Happiness in Magazines
– The Stack Awards 2018

Stack Awards

Last week saw the 2018 edition of the Stack Awards, which recognises the world’s “most exciting and inspiring independent magazines.” Jacob Charles Wilson reports on the night’s winners…

Fame and fortune are hard won in the world of small and independent publishing. The nights are long and filled with editing, the money, so hard to come by, seems to melt the moment you find it. But at the end of the day, seeing a page in print is a beautiful thing – despite the errata.

Everyone working in publishing understands this, and understands what it means to finally have your work recognised. For the past four years The Stack Awards, organised by Stack Magazines, have sought out the most exciting and inspiring independent magazines.

“The night of the award ceremony is among the highlights of the year for many magazine makers”

The night of the award ceremony is among the highlights of the year for many magazine makers. The chance to have their work celebrated by the panel of expert judges, and prizes presented in front of an audience of some of the biggest names in the industry.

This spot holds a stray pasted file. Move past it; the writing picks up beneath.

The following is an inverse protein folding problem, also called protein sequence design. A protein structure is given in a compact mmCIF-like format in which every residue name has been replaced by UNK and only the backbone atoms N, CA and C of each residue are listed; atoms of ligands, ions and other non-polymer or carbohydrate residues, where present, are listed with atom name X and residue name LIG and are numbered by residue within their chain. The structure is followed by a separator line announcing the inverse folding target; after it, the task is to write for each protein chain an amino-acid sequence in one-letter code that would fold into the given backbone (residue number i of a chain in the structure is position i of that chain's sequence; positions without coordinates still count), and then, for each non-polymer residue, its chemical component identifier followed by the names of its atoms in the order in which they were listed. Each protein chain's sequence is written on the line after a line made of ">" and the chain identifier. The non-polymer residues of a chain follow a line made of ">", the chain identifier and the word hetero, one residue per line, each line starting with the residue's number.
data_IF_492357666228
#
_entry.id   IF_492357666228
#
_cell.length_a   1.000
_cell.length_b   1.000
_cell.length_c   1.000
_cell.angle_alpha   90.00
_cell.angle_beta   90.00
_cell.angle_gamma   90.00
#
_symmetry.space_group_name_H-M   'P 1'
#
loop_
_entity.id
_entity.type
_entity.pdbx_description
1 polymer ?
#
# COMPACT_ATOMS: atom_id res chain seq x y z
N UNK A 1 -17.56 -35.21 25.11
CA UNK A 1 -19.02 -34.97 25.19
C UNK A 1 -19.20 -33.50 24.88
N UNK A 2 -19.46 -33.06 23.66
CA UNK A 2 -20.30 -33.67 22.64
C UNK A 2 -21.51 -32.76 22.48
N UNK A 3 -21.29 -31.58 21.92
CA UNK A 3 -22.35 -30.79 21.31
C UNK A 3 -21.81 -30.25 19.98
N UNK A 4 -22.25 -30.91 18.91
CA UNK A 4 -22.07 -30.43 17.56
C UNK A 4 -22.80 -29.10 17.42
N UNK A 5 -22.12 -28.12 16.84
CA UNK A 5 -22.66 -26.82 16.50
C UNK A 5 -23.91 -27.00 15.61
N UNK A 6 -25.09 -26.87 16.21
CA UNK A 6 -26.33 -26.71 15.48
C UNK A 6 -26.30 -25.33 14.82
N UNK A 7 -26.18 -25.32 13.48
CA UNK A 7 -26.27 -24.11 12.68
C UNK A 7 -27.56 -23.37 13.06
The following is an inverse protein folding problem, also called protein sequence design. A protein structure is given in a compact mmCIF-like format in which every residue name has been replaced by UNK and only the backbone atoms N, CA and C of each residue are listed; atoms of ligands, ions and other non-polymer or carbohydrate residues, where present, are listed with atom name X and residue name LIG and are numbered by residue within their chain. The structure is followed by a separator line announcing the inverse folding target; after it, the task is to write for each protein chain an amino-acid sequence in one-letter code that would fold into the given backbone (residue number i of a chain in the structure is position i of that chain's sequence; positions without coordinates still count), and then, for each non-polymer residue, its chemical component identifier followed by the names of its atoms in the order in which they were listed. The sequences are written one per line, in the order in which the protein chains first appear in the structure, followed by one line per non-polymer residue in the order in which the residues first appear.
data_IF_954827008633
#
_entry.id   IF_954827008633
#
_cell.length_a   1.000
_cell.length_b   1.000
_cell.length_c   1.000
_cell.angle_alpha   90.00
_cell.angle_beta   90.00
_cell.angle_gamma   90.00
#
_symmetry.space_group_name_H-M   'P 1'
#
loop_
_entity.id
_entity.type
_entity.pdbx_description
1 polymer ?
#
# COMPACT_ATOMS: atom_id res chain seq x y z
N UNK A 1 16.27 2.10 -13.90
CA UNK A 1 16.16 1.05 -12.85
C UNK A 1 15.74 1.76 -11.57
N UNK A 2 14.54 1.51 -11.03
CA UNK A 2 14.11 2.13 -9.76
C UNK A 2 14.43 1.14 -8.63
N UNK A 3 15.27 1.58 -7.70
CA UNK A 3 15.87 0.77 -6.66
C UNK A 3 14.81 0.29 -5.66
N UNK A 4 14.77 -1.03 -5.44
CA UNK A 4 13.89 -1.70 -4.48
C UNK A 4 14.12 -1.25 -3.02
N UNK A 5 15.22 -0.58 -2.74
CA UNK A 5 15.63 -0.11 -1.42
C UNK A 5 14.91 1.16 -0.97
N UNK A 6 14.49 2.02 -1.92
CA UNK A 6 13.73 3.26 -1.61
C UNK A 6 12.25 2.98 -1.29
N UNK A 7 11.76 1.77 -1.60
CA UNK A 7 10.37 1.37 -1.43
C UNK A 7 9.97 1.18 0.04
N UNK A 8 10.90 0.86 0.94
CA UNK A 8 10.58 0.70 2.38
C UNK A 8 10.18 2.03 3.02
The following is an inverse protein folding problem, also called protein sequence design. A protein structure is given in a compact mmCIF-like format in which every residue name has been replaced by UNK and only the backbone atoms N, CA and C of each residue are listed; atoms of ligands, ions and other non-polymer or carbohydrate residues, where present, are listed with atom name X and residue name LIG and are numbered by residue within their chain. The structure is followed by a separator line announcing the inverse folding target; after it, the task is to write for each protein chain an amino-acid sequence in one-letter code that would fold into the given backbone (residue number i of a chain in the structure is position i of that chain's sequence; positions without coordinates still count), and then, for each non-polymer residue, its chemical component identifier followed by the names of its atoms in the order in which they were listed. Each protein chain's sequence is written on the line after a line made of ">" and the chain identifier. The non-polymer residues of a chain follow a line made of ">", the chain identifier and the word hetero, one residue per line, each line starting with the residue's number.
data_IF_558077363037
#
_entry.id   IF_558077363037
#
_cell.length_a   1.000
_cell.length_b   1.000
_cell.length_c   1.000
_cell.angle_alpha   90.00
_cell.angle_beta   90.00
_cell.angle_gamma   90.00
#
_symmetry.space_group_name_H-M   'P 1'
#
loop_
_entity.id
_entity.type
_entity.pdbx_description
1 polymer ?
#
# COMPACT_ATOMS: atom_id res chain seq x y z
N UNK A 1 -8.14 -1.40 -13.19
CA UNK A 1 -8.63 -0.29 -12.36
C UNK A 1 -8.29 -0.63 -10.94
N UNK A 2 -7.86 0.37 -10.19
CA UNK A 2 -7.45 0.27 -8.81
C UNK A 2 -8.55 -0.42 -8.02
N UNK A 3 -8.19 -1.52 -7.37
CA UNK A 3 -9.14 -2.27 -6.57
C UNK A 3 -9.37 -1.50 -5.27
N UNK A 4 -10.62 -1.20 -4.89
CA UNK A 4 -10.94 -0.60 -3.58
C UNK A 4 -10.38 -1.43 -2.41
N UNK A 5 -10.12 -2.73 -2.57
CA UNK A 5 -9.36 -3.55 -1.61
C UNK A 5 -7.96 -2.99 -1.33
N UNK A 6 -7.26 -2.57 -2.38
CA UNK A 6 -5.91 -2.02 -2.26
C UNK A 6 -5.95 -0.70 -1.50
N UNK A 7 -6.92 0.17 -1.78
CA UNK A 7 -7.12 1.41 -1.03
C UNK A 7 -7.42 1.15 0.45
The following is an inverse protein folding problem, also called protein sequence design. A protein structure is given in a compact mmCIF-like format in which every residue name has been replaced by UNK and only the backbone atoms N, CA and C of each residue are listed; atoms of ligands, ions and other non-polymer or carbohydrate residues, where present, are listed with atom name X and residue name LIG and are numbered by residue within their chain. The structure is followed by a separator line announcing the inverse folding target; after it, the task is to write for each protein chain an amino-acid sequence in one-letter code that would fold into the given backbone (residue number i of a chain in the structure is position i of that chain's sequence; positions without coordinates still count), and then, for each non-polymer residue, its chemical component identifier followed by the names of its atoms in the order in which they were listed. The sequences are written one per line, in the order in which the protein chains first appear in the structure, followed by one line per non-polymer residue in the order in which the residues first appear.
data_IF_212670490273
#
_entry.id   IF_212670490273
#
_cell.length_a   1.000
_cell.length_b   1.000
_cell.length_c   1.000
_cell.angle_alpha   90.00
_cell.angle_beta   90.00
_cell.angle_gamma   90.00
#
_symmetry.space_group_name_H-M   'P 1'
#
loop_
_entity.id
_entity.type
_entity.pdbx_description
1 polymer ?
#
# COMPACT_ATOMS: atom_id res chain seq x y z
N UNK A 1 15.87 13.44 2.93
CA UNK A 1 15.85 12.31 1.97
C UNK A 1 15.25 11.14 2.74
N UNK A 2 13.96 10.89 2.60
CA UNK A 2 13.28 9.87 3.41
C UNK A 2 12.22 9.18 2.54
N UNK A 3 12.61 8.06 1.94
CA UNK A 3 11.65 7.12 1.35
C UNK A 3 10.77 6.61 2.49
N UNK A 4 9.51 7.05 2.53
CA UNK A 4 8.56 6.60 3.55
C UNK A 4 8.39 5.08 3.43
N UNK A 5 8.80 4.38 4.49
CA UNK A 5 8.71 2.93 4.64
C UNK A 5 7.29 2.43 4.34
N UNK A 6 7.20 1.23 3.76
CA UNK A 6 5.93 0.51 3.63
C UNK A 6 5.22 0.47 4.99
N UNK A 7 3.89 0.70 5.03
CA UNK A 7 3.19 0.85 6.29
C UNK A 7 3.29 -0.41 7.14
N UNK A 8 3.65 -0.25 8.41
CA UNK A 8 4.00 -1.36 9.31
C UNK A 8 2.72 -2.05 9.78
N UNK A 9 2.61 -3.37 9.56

Despite the premodifiers, the small and independent magazine industry is anything but. This year the winners were chosen from around 400 entries from 23 countries, representing the collaborative work of hundreds of international editors, designers, writers, photographers, models, printers, fundraisers and all sorts of other contributors.

As well as recognising recent work the awards also look to the future. With new talents placed alongside older established titles, past winners have gone on to do great things, and the awards, arguably, have set quite a few trends. If you’re looking to find something new, or as a gift, or you’re thinking of getting into publishing yourself, it’s worth paying close attention to The Stack Awards.

“Good Trouble certainly delivers”

Good Trouble: Magazine of the Year